Furthermore, the European domestic cat is smaller than the ancient Egyptian cat, which supports an origin in the Near East, where cats were smaller (Linseele et al., 2007). In 2004 the remains of an 8-month-old cat and human were discovered, dated to have been buried in approximately 7500 B.C.E., at a Neolithic site in Cyprus (Linseele et al., 2007; Wade, 2007). This is before Egyptian civilization had arisen, which suggests that ancient Egypt was not the first site of domestication. As there is no evidence to support that native wildcats ever existed in Cyprus, it is hypothesized that farmers from Turkey brought cats with them when they settled in Cyprus.
Further evidence for a Near Eastern origin of cat domestication comes from a genetic analysis recently performed by Driscoll and colleagues (2007). They analyzed the DNA of 979 domestic cats and their wild ancestors, the European wildcat, the Near Eastern wildcat, the central Asian wildcat, the southern African wildcat, and the Chinese desert cat. They found that each wildcat is a distinct subspecies of Felis silvestris, and the domestic cat is most genetically related to and hence descended from the Near Eastern wildcat. Evidence suggests that cats were domesticated at the same time as the development of agricultural villages in the Fertile Crescent more than 9000 years ago, and come from at least five different founders in this area before spreading to the rest of the world. Driscoll and colleagues (2007) suggest that with the development of agriculture and domesticated grains and cereals, rodents drew wildcats to human settlements. Humans may have allowed or encouraged the wildcats to control the rodent population, and those cats which did so gradually lost the bulk of their wild behaviors.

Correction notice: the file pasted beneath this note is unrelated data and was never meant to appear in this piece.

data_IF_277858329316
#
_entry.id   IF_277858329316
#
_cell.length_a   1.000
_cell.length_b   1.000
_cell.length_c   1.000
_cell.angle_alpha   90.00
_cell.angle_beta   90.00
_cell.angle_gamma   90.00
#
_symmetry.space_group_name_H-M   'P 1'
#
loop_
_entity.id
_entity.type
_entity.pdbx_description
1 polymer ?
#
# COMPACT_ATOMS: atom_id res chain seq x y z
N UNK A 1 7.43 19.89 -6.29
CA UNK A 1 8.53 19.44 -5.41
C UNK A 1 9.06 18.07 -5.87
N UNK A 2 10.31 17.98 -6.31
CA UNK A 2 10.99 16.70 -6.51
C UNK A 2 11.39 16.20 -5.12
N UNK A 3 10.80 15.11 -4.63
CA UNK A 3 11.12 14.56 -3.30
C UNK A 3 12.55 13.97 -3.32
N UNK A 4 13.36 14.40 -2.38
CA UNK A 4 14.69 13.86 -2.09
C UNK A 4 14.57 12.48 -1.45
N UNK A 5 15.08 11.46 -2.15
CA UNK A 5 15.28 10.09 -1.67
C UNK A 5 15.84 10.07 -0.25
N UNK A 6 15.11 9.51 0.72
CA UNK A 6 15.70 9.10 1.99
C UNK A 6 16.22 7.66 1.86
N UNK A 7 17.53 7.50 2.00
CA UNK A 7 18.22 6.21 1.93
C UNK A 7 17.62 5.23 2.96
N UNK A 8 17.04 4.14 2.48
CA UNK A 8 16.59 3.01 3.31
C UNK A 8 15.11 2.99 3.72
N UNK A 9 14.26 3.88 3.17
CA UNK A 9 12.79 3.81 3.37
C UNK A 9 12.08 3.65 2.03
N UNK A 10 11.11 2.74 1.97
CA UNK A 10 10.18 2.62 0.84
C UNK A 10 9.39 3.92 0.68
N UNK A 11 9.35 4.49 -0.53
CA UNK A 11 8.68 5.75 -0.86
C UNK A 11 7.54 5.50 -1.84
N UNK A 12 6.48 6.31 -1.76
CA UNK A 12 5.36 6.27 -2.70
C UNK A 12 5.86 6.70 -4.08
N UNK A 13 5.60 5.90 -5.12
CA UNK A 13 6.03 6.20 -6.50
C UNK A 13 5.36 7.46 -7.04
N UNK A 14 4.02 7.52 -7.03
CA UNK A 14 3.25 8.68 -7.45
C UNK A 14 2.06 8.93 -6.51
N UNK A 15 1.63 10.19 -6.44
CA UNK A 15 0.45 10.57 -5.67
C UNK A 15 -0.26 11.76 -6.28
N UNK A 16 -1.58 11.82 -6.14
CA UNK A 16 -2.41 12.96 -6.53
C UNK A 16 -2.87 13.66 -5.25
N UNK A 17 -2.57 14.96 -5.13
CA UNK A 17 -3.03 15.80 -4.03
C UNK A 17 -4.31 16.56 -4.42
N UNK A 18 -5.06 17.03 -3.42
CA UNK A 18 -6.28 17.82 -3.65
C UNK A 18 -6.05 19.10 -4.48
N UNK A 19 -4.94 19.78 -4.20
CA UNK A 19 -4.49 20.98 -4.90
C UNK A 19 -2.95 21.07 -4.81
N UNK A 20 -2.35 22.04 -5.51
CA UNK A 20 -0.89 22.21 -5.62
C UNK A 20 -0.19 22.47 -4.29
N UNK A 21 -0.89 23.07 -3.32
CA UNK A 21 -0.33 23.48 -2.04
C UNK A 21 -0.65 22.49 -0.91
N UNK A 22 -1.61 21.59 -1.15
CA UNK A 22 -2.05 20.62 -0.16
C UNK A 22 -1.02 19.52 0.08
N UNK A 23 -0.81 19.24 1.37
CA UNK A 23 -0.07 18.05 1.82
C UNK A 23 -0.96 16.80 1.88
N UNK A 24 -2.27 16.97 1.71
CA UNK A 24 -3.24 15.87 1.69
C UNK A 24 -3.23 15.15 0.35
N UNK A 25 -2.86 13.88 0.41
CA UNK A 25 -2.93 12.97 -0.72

The evidence that cats were originally domesticated in the Near East as opposed to Egypt is more convincing, as it is hard to argue with genetic analyses. Perhaps cats were first domesticated in the Near East around 7000 B.C.E. as genetic analyses suggest, but Egyptians also experimented with taming and holding wild cats in captivity in about 3700 B.C.E., as archaeological evidence suggests. However, it is unclear whether the taming in Egypt led to complete domestication (Wade, 2007). Did the revered and mummified cats of ancient Egyptian society actually come from the Near East?